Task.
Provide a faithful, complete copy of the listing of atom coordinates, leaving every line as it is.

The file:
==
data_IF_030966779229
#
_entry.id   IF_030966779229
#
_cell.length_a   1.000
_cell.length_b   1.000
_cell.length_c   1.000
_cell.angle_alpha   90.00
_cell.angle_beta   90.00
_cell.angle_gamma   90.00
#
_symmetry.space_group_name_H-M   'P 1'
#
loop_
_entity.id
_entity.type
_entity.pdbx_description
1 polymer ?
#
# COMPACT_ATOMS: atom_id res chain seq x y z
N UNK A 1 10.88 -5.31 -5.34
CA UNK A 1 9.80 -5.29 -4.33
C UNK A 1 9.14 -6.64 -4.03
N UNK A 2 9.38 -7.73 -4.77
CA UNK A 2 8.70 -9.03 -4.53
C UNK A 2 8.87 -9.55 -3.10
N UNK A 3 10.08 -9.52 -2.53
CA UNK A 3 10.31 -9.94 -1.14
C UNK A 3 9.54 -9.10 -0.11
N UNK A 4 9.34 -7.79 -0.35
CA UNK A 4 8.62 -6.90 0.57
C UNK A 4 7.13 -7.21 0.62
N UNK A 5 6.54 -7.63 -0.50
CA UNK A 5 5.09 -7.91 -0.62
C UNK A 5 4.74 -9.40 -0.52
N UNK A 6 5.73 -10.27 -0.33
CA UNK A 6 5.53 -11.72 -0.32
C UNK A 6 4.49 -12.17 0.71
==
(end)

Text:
data_IF_030966779229
#
_entry.id   IF_030966779229
#
_cell.length_a   1.000
_cell.length_b   1.000
_cell.length_c   1.000
_cell.angle_alpha   90.00
_cell.angle_beta   90.00
_cell.angle_gamma   90.00
#
_symmetry.space_group_name_H-M   'P 1'
#
loop_
_entity.id
_entity.type
_entity.pdbx_description
1 polymer ?
#
# COMPACT_ATOMS: atom_id res chain seq x y z
N UNK A 1 10.88 -5.31 -5.34
CA UNK A 1 9.80 -5.29 -4.33
C UNK A 1 9.14 -6.64 -4.03
N UNK A 2 9.38 -7.73 -4.77
CA UNK A 2 8.70 -9.03 -4.53
C UNK A 2 8.87 -9.55 -3.10
N UNK A 3 10.08 -9.52 -2.53
CA UNK A 3 10.31 -9.94 -1.14
C UNK A 3 9.54 -9.10 -0.11
N UNK A 4 9.34 -7.79 -0.35
CA UNK A 4 8.62 -6.90 0.57
C UNK A 4 7.13 -7.21 0.62
N UNK A 5 6.54 -7.63 -0.50
CA UNK A 5 5.09 -7.91 -0.62
C UNK A 5 4.74 -9.40 -0.52
N UNK A 6 5.73 -10.27 -0.33
CA UNK A 6 5.53 -11.72 -0.32
C UNK A 6 4.49 -12.17 0.71